Call our Sales Team on 0208 912 2120


30th October 1936
Page 48
Page 49
Page 48, 30th October 1936 — MAKING FOR EASY BODY MAINTENANCE
Noticed an error?
If you've noticed an error in this article please click here to report it so we can fix it.

Which of the following most accurately describes the problem?

IN order that the body of a commercial vehicle may be kept in good condition with a minimum of expense, it should be designed to stand up to hard wear and tear and

be easy to clean. The life of the bodywork depends on the design, the materials selected for its construction and fittings, and the nature of the load.

The wear incidental to loading is concentrated chiefly on the floor. Therefore, . a hardwood floor is always desirable, and where much friction may take place, owing to the carrying of such articles as heavy cases, the floor should be protected with half-round iron wearing slats.

These wearing slats, or plates, may fail in their object if there be an insufficient number of them. When the van usually carries cases of a standard size, the wearing plates may be spaced so that a case may be placed in any position on the floor and it will always be supported by two floor plates. On the other hand, if the plates be too wide apart one edge of the case may plough its way along the floor as it is being pushed into the van.

A butcher's van is (..f ten lined with sheet metal on the floor and sides, a38

whilst the floor is also fitted with removable wooden mats. These are provided to facilitate cleaning, rather than to save wear. The wooden mats may wear out in time, but they will be less expensive to renew than the floor.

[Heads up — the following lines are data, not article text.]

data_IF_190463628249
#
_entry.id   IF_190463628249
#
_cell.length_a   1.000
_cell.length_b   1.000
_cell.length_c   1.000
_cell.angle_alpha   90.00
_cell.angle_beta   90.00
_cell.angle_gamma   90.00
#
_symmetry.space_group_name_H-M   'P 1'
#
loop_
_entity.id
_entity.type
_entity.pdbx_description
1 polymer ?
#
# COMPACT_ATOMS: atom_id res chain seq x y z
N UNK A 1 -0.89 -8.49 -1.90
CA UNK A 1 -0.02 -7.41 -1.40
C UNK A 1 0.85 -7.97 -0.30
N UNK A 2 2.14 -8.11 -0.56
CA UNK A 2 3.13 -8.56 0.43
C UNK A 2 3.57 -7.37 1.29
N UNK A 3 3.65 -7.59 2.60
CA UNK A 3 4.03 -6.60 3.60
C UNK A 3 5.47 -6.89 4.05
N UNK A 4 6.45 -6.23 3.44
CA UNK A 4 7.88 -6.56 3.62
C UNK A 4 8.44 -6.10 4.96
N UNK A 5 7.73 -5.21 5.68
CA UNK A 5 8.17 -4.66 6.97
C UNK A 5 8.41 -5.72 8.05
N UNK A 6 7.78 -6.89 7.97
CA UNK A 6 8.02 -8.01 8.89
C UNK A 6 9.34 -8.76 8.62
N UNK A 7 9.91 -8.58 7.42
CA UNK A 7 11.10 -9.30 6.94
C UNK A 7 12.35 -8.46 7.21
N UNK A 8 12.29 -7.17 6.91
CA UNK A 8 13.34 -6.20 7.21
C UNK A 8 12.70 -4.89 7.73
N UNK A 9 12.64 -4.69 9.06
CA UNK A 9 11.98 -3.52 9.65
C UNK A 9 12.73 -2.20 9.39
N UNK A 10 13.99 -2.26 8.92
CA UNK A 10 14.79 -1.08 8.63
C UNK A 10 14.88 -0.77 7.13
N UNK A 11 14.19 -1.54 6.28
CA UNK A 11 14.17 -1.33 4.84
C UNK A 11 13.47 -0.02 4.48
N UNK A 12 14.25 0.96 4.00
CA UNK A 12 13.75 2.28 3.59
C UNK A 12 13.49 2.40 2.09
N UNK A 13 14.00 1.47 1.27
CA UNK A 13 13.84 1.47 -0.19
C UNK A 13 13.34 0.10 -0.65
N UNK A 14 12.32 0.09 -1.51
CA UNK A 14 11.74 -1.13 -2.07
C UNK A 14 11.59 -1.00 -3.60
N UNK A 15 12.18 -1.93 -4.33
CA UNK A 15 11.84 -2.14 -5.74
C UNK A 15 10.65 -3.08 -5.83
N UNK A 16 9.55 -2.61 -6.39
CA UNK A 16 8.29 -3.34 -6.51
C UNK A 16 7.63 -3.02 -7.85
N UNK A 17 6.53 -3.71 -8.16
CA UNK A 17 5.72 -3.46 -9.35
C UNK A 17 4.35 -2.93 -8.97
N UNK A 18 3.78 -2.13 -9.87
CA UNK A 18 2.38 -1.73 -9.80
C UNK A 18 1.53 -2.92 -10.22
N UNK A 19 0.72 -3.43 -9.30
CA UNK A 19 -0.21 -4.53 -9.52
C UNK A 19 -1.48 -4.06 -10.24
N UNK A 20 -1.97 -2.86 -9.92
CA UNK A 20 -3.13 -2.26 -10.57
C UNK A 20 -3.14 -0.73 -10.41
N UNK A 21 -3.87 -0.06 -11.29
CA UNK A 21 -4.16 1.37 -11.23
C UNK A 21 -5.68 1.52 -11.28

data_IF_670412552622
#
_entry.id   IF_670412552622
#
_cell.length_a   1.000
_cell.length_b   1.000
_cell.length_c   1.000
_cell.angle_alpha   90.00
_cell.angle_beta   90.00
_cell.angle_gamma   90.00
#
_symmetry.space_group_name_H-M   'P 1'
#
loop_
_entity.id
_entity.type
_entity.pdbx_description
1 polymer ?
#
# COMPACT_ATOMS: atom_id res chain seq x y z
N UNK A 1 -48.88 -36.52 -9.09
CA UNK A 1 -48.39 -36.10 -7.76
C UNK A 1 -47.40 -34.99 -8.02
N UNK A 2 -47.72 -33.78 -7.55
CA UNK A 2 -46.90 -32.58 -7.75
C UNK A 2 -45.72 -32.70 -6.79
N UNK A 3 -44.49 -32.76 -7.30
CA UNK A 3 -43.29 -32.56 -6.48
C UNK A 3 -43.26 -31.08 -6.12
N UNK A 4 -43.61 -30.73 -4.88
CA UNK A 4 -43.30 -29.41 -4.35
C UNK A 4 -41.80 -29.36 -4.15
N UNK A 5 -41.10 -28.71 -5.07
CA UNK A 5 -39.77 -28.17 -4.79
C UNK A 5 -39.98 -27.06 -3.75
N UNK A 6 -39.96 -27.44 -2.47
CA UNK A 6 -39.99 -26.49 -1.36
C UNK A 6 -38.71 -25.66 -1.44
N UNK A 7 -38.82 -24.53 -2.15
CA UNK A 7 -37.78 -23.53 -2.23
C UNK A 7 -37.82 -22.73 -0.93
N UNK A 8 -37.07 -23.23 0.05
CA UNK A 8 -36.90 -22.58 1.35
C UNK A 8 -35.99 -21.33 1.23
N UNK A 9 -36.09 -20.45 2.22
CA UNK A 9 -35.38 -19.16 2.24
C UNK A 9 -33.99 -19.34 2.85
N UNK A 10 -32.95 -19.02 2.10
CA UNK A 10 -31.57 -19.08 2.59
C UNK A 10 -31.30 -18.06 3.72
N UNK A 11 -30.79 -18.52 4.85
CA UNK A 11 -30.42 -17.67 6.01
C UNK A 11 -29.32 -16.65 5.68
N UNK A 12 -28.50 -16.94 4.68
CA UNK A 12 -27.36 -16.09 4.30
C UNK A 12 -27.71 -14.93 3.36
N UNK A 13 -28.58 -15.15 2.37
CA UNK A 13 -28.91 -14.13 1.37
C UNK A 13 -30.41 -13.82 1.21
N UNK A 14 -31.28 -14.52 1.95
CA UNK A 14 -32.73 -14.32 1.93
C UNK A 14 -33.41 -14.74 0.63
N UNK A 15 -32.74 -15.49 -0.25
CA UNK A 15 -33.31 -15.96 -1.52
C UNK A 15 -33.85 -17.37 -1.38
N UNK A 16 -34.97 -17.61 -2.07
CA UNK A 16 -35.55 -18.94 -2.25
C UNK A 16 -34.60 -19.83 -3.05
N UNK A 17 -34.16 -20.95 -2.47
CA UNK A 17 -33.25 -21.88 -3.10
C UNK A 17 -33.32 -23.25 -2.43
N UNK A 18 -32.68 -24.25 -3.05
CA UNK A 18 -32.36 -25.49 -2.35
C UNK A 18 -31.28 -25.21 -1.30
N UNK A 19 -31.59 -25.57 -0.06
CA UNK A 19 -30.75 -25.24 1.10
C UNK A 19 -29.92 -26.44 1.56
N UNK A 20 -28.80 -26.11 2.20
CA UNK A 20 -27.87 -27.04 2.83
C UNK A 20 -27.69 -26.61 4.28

Utility of Wooden Mats.

It is considered, therefore, that a wooden mat or false floor would be a useful item for vans and lorries used in other trades, as an alternative to wearing slats, although the mat itself could be similarly reinforced. Usually the removable mat is made of slats with connecting battens on the under side. It is about 1.1 in. thick overall and pro

jects this amount above the back bar.

To reduce this projection and to protect the exposed edge, the mat may be reduced to a thickness of a bare inch and be made up of a framework half-lapped together, without any underside battens, the edge being protected with a light, metal angle or channel. Or, if the metal reinforcement be dispensed with, the back bar can be made deeper and the mat then lies flush with the top of the back bar.

The floor is not covered by a single mat, but is protected by several sections so as to facilitate removal. For a small or medium-sized van the floor has a pair of mats each running the full length of the loading portion, and they are divided down the longitudinal centre. In the case of large bodies, the floor has four mats.

The prevailing style of van bodywork, with its flush sides, simplifies cleaning operations, so far as the exterior is concerned. If a drop-sided lorry is to be kept in a smart condition, it should have a metal panel on the outside. If the usual pattern of hinge irons be adopted, then the plank sides are fitted with a frame work of battens on the outside, equal. to the thickness of the hinge irons, ming fixed with screws having countersunk heads, so that a level surface is presented for the panel.